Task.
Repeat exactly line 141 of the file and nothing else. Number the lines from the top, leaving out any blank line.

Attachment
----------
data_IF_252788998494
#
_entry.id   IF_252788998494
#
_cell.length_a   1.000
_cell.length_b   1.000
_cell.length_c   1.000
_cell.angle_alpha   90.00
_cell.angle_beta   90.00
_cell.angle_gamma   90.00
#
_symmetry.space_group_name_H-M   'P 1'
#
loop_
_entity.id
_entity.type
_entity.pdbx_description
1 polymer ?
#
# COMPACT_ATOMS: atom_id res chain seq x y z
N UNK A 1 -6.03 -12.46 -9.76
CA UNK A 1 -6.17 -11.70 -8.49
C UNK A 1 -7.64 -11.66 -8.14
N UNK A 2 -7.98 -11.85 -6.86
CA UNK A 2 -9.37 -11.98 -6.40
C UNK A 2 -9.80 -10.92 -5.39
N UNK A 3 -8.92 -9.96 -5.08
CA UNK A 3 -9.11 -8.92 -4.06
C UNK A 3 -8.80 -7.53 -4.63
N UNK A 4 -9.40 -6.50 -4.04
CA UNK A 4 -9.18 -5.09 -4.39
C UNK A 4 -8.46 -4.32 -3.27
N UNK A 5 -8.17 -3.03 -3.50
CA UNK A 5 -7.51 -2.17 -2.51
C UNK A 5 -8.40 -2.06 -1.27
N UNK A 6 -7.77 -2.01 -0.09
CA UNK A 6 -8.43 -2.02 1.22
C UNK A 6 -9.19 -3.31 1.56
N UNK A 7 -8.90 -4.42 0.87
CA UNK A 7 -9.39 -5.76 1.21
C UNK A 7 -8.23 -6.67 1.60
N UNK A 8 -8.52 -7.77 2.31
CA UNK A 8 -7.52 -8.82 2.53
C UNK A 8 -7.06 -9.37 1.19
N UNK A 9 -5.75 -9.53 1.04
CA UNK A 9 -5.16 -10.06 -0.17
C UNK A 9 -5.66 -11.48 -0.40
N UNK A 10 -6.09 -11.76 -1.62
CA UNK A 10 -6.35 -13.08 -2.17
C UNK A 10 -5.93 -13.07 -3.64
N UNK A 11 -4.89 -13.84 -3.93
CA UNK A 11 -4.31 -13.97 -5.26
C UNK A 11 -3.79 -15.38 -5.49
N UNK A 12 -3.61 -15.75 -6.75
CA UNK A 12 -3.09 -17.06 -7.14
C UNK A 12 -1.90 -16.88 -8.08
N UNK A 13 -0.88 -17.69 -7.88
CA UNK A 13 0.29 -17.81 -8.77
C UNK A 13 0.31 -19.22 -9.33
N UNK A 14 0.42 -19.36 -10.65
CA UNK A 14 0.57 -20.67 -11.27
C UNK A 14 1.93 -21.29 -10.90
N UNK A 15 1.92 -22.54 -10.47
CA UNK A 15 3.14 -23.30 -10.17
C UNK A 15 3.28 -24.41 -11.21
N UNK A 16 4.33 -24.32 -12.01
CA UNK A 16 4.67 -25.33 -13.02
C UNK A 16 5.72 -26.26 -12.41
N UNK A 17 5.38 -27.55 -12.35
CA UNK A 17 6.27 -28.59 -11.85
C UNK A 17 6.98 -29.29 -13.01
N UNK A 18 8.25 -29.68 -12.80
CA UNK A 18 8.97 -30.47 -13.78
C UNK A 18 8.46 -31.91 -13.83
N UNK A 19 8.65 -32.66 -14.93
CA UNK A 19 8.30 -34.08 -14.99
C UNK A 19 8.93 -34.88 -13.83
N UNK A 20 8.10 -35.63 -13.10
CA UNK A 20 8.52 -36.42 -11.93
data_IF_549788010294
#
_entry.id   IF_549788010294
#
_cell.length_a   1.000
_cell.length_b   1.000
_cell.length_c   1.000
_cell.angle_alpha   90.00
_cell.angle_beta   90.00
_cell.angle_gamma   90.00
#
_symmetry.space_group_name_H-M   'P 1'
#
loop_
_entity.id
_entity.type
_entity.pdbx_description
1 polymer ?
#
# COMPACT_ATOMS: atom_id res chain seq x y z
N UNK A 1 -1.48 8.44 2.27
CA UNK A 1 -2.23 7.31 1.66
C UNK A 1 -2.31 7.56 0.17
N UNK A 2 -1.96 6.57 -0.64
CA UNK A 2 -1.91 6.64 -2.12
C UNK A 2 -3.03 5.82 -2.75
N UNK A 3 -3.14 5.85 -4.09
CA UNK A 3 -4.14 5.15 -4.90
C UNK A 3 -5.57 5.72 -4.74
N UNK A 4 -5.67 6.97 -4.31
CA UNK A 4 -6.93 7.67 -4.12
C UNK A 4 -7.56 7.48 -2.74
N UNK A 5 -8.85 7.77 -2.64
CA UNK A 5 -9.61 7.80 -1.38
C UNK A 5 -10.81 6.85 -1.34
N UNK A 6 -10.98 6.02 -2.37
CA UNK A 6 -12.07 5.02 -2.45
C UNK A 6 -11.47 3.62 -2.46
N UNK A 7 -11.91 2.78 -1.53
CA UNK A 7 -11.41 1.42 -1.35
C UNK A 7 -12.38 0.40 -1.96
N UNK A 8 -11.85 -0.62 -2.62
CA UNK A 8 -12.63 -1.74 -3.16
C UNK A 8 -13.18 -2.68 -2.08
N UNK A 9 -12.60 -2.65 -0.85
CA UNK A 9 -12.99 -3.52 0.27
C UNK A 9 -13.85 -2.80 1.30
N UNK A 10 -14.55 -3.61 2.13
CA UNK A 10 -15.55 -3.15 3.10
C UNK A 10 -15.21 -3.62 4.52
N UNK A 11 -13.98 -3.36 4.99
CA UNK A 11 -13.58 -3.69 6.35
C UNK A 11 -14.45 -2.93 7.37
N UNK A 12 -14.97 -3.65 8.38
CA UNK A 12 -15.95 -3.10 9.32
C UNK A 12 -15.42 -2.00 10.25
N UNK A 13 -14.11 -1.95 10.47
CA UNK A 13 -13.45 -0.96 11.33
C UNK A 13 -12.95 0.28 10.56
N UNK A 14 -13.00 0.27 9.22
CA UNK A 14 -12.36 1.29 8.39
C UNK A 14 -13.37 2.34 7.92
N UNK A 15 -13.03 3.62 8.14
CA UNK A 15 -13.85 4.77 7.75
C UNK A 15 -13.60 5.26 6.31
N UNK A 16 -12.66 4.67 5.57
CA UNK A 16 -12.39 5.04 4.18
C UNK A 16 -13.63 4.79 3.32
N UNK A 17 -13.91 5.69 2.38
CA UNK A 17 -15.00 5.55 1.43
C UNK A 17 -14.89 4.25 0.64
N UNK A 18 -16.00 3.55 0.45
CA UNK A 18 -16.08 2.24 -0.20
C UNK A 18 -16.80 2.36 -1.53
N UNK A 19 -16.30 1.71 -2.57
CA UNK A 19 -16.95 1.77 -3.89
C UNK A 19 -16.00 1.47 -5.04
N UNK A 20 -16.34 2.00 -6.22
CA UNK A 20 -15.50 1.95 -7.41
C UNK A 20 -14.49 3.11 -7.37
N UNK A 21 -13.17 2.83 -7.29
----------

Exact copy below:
C UNK A 14 -13.37 2.34 7.92